It is said that the French Revolution began when the Rousseau wrote: “Man is born free but is in chains”. This will not happen in India but the writers scattered across India and speaking different languages have a common sentiment – our freedom is at stake.

Why now? Well, it is the culmination of a series of events that have occurred with regularity, violating the constitutional rights of people. There are attacks on the minorities, the freedom to eat, speak, write and sing. And then there is the imperious silence maintained by an otherwise talkative prime minister which has shook the intelligentsia.

Political statement

No one, I believe, can be apolitical. When the writers protest against the establishment, it is a political statement. We speak up for our constitutional rights that guarantee us the freedom to live, express ourselves and think differently.

There is a plague of intolerance rapidly spreading across the country. And when violent means are used to suppress free speech and dissent, the all-powerful prime minister passes the buck. He forgets that it his responsibility to speak convincingly against growing intolerance and to send a tough message to his ministers and MPs who wantonly make provocative communal speeches.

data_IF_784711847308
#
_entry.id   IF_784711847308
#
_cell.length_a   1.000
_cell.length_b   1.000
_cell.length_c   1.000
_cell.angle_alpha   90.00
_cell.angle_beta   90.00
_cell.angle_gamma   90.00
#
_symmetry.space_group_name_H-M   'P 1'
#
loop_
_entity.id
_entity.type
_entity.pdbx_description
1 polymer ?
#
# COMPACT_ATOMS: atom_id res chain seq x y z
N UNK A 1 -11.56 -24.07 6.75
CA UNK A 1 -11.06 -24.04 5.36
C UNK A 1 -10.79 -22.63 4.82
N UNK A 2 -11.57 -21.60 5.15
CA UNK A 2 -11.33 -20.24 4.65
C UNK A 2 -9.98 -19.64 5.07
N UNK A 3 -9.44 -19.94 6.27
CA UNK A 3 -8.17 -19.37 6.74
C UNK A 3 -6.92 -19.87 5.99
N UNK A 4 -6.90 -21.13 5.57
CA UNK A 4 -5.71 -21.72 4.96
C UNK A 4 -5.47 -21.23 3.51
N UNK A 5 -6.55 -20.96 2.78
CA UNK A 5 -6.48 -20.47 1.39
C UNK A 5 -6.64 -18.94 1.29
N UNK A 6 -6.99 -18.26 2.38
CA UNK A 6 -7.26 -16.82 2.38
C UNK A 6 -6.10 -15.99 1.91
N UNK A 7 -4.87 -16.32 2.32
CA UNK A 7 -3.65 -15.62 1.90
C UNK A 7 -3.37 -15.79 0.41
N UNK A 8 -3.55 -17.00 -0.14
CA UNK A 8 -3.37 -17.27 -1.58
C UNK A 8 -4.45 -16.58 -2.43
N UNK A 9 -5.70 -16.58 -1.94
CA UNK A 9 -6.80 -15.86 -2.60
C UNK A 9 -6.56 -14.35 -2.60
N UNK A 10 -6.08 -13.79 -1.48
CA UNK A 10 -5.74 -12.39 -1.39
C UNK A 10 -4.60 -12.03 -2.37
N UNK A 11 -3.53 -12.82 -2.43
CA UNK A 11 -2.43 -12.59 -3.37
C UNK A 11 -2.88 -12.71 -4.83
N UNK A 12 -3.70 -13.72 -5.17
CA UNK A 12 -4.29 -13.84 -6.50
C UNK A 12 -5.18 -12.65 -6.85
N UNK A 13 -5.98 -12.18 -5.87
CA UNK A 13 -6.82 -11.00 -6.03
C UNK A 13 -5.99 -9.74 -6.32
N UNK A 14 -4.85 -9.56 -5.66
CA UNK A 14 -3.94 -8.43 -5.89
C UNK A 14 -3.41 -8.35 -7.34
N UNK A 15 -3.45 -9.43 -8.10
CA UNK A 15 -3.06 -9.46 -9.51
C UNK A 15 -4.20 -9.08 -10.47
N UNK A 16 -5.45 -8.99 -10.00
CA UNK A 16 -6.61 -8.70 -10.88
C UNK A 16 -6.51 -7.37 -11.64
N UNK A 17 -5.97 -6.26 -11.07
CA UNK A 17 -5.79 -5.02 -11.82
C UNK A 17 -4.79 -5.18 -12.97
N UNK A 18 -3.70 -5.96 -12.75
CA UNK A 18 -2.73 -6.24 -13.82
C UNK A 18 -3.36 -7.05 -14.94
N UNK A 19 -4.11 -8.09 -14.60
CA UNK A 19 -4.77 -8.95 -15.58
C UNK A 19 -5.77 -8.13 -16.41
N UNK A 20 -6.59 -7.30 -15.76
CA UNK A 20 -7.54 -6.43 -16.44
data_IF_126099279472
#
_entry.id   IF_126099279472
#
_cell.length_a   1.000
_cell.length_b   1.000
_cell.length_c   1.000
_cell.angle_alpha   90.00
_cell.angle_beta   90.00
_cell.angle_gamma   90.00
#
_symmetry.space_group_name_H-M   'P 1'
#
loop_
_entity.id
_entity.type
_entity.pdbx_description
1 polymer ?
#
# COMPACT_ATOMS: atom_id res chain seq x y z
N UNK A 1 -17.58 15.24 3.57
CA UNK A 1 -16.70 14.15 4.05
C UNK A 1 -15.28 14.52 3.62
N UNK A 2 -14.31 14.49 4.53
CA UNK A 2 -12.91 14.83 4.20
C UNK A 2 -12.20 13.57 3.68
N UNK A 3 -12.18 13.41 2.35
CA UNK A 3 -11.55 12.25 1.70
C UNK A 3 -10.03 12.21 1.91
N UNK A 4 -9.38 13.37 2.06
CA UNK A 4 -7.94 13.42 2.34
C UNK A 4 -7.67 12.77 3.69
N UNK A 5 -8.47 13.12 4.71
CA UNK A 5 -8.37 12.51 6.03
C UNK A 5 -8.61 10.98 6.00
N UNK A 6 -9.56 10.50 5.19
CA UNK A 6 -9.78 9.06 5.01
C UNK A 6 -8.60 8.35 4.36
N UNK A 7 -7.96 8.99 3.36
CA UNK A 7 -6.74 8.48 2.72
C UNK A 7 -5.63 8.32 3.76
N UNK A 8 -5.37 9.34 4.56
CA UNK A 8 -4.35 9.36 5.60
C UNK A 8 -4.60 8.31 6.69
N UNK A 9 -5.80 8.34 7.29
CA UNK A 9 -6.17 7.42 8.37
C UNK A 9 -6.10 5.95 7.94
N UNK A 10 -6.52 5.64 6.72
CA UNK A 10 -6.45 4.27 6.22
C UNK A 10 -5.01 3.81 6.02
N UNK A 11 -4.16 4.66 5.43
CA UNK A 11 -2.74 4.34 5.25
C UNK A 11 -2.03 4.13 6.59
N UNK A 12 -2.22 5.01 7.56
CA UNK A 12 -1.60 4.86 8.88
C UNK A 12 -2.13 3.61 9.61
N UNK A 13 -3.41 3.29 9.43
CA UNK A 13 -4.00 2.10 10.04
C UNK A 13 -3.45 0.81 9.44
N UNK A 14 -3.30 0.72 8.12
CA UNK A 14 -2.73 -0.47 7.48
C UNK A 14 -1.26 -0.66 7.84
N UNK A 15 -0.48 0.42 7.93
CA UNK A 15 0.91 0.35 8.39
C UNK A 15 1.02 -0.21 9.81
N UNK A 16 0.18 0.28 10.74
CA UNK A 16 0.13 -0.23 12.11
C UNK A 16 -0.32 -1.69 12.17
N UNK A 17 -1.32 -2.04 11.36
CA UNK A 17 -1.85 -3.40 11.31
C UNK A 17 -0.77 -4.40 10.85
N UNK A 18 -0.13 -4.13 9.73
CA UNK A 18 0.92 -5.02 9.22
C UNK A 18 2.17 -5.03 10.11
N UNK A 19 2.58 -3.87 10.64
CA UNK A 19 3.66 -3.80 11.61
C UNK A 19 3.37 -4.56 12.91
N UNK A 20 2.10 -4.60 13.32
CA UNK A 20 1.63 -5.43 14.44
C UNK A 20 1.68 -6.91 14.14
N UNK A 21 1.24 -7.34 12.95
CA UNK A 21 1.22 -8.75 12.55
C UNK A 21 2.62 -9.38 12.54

Does the prime minister not understand that it was his silence that forced the President of India to speak out against the atmosphere of intolerance? And that the response of flailing his arms and raising his voice was far too little, too late?

Yes, the writers’ response may appear dramatic. To protest against negative forces is a time-honoured practice. You speak of Hindu heritage – remember that it began with the bhakti poets? Today, the form of protest has changed because the discourse itself has changed.

If writers and thinkers do not speak up, who else will? It is for the government to ponder over the question of “Why now?”